Register Today for Courses in Cost of Service and Rate Design for Natural Gas Interstate Pipeline Companies (January 26th-27th)
Brown, Williams, Moorhead & Quinn, Inc.

The presentation of a rate case argument is laid out in the Code of Federal Regulations in a series of schedules and statements required for a rate case filing, including the data supporting billing determinants, volumes, and the cost allocation and rate design that are being proposed in a company’s case in chief. Cost allocation and rate design are the final steps in the cost of service process and can be the trickiest part of determining the tariff rates for the pipeline’s services. Brown Williams has the expertise to lead its clients through the evolution of allocation methodologies, Commission precedents, and industry accepted practices to find equitable solutions and fair allocations of costs among customers.

Allocations Factors

Cost allocation involves apportioning the functionalized costs among customers or classes of customers, between services, and among zones. The costs are usually allocated based on allocation factors, which in most cases are the billing determinants (volumes) that a customer or a class of customers transports. Billing determinants are also used to design rates. In some instances, allocation factors and billing determinants can be the same and both are based on some measure of service level to a particular customer, or class of customers. Brown Williams has been around the block a few times making assessments of pipeline cost structures and seeing to it that its clients interests are served when it comes to allocation of costs

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Classification: Reservation v. Commodity

The allocation of costs as either reservation (demand) or commodity (usage) is the first step in rate design. Classification of variable costs to the commodity component is a relatively settled matter but the classification of fixed costs between demand and commodity continues to be controversial issue that can hamper settlement talks and lead to litigation. The choice of a cost classification method can have direct effects not only on the rates paid, but also on the revenue responsibility of a particular class of customer. That’s why Brown Williams’ is called upon to represent its clients through the whole process from functionalization to classification with supporting documentation, precise spreadsheet models, and written testimony to explain and support the client’s interests.

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Cost Allocation & Rate Design Manual

While much has changed at the Federal Energy Regulatory Commission (FERC) over the past decades with respect to regulation of the interstate natural gas pipeline industry, cost-of-service ratemaking has remained a constant.

Despite its willingness to rely on market forces to address many issues in the industry, FERC still relies on cost-of-service principles in litigated section 4 rate cases (both full and limited cases) to set just and reasonable rates for pipeline services.  The final step in this rate-making process is cost allocation and rate design.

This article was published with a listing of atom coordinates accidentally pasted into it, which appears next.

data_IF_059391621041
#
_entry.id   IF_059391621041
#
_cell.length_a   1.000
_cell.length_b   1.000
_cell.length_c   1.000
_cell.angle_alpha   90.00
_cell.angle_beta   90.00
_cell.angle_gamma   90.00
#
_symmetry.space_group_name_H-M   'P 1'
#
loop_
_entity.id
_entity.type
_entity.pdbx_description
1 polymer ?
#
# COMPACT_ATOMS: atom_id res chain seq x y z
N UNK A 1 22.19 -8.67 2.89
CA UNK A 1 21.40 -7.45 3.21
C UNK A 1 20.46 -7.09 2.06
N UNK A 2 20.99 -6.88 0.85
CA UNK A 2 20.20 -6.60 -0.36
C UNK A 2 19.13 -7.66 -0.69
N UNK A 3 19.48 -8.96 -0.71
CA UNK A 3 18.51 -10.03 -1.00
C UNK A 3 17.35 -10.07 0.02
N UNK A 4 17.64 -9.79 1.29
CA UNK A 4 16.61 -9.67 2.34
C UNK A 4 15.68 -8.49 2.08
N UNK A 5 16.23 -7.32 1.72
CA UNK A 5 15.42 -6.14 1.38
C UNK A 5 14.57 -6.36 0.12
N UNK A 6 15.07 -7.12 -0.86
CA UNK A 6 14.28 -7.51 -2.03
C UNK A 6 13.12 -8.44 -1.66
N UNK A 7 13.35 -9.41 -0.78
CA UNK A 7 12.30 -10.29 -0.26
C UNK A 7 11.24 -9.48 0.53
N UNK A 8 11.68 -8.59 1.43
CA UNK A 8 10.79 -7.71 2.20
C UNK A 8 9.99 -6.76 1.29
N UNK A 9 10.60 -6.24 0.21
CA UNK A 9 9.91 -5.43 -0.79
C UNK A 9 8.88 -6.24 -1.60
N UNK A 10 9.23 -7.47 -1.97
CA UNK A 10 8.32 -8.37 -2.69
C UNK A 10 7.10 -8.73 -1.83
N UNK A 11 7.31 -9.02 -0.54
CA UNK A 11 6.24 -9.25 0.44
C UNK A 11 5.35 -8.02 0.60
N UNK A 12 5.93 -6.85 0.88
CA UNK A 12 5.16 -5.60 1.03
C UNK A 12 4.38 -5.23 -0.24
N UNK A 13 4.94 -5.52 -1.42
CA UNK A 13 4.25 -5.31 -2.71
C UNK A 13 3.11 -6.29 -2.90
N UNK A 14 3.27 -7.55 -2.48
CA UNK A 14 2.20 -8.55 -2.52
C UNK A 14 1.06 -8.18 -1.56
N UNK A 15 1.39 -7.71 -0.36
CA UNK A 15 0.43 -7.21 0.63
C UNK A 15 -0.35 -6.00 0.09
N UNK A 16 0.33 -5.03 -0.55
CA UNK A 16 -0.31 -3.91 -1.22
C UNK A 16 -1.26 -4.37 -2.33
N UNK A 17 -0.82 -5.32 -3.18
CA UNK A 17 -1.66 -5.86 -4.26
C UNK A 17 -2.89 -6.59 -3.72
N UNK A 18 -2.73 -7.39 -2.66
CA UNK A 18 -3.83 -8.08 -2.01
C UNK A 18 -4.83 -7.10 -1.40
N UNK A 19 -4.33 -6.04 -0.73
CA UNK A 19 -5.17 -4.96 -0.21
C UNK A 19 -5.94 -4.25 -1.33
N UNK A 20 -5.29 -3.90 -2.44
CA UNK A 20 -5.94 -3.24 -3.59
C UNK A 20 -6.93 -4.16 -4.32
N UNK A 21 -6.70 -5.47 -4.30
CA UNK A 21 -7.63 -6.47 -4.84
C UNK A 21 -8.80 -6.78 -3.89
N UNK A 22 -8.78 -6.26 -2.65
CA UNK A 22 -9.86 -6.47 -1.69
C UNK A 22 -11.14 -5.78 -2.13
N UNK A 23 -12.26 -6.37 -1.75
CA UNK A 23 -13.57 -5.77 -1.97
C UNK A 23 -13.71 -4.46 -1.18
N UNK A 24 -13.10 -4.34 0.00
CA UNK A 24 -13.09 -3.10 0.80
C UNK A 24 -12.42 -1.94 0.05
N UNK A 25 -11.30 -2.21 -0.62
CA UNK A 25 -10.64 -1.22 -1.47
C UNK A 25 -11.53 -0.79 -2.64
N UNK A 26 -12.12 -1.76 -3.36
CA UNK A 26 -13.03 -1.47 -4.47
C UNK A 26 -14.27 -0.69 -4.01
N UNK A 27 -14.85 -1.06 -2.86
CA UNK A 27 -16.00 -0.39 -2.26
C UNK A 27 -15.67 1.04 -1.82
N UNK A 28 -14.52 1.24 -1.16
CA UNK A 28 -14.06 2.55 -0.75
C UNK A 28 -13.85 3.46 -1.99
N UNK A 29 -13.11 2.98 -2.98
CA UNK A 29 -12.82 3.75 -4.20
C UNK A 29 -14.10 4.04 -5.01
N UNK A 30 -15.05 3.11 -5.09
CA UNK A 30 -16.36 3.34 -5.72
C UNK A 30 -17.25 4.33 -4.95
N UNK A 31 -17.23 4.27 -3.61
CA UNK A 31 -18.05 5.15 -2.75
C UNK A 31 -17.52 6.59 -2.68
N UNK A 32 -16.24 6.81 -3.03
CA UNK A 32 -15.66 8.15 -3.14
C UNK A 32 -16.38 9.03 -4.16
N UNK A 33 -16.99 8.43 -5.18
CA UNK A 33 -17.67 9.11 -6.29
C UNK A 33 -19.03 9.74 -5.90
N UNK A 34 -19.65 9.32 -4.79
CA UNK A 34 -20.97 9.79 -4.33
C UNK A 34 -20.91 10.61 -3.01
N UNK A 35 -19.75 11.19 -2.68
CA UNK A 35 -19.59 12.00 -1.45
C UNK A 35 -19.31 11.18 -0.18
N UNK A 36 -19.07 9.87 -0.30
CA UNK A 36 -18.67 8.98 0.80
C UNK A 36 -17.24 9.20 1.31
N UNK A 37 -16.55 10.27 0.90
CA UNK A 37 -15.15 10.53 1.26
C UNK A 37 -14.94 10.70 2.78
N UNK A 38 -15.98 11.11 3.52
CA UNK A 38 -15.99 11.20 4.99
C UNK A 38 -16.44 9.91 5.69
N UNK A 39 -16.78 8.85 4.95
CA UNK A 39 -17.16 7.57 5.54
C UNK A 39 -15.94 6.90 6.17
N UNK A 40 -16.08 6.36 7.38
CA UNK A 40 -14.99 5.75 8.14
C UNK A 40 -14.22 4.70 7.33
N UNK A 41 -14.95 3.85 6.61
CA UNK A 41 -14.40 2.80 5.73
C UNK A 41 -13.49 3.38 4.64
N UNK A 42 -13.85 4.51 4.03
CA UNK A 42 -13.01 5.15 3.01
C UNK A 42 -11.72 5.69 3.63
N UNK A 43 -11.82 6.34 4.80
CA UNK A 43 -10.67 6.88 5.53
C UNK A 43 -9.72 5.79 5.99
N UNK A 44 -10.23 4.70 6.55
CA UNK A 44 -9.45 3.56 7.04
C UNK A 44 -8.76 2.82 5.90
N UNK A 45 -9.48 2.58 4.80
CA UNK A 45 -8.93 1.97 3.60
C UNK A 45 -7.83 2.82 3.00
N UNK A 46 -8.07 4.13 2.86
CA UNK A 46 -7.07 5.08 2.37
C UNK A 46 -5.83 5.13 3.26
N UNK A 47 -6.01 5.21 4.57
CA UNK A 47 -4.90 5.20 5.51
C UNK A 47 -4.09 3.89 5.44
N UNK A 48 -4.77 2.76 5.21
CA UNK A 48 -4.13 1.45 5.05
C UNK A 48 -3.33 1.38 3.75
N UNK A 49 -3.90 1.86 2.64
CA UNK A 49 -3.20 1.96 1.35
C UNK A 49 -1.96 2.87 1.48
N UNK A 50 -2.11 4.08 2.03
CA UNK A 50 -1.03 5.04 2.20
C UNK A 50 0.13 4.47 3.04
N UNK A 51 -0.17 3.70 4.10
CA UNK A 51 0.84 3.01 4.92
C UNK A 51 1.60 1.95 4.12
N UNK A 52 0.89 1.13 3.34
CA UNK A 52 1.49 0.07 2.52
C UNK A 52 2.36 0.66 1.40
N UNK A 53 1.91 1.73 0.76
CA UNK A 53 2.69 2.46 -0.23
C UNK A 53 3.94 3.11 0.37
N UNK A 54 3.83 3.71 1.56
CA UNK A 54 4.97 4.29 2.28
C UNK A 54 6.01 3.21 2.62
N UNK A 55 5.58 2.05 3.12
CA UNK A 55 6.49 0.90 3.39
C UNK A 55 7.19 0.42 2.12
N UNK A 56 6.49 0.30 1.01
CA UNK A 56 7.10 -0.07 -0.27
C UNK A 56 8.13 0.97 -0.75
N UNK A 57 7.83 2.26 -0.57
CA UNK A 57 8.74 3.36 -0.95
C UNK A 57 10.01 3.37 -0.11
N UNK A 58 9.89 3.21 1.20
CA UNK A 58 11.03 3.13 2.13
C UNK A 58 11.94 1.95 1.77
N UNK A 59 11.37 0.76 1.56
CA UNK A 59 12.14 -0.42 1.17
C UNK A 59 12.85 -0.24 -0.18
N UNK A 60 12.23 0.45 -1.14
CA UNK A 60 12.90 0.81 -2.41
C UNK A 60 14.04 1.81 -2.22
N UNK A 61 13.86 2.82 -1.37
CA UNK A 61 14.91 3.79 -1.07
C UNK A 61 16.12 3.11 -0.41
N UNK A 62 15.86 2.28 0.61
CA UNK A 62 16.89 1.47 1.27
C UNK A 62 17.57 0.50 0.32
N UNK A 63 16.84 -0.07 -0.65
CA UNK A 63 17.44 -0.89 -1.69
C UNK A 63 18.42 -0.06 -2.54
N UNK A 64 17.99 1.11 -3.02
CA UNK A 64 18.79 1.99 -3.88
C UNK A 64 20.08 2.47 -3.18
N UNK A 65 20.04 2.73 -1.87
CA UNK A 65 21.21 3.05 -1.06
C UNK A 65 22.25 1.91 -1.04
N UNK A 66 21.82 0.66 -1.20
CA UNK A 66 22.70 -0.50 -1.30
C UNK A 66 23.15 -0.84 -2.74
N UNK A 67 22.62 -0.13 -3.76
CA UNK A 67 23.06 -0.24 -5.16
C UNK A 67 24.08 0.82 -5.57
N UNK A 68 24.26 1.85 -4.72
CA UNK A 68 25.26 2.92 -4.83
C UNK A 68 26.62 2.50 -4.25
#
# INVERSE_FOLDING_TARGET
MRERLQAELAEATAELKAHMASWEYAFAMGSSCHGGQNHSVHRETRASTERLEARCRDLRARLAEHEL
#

The Cost Allocation & Rate Design Manual that BWMQ offers contains a comprehensive road map regarding all aspects of cost allocation and rate design.  It contains an informative glossary of application terms and concepts with electronic links to seminal and precedent setting cases on innumerable issues.  Purchases of this document will be able to access electronic updates to precedent setting cases regarding cost allocation and rate design.

BWMQ believes this document will prove invaluable to company analysts that are preparing to litigate section 4 rate cases at the FERC.

If you would like to obtain a subscription to this manual or would like further information, contact:

Barry E. Sullivan, President of BWMQ at 202-775-8994

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Discount Adjustments

Discount adjustments allow a pipeline to design rates on higher throughput volume, which in turn helps retain or gain new customers and makes all customers of the pipeline better off even when those volumes were added at a discounted rate. Brown Williams has delivered improved rate design and revenue generation using all three methodologies approved by the Commission in deriving discount adjustments.

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Evolving Markets Rate Design

Developing equitable tariff rates to share the cost of pipeline operations among customers varies from case to case, and generation to generation. All manner of rate designs have been created to reflect the realities of the markets for natural gas. From postage stamp rates to zonal rates, seasonal rates, interruptible rates, and market-based rates, Brown Williams has been at the forefront in working with clients to fashion solutions that meet the needs of today.

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Traditional Rate Design

Rate design includes a number of complex concepts and associated rate models. Billing determinants, load factors, zones, contract demand, firm service, unit rates, fully allocated costs, revenue checks, discounts, iterative methods, and many other terms of art serve to hone the search for just and reasonable rates but can make the rate case process a minefield of complex options that can make or break a company in these volatile times. Brown Williams has been swimming in this environment for decades, helping clients create solutions using traditional rate design methodologies that meet the needs of clients facing an uncertain world.

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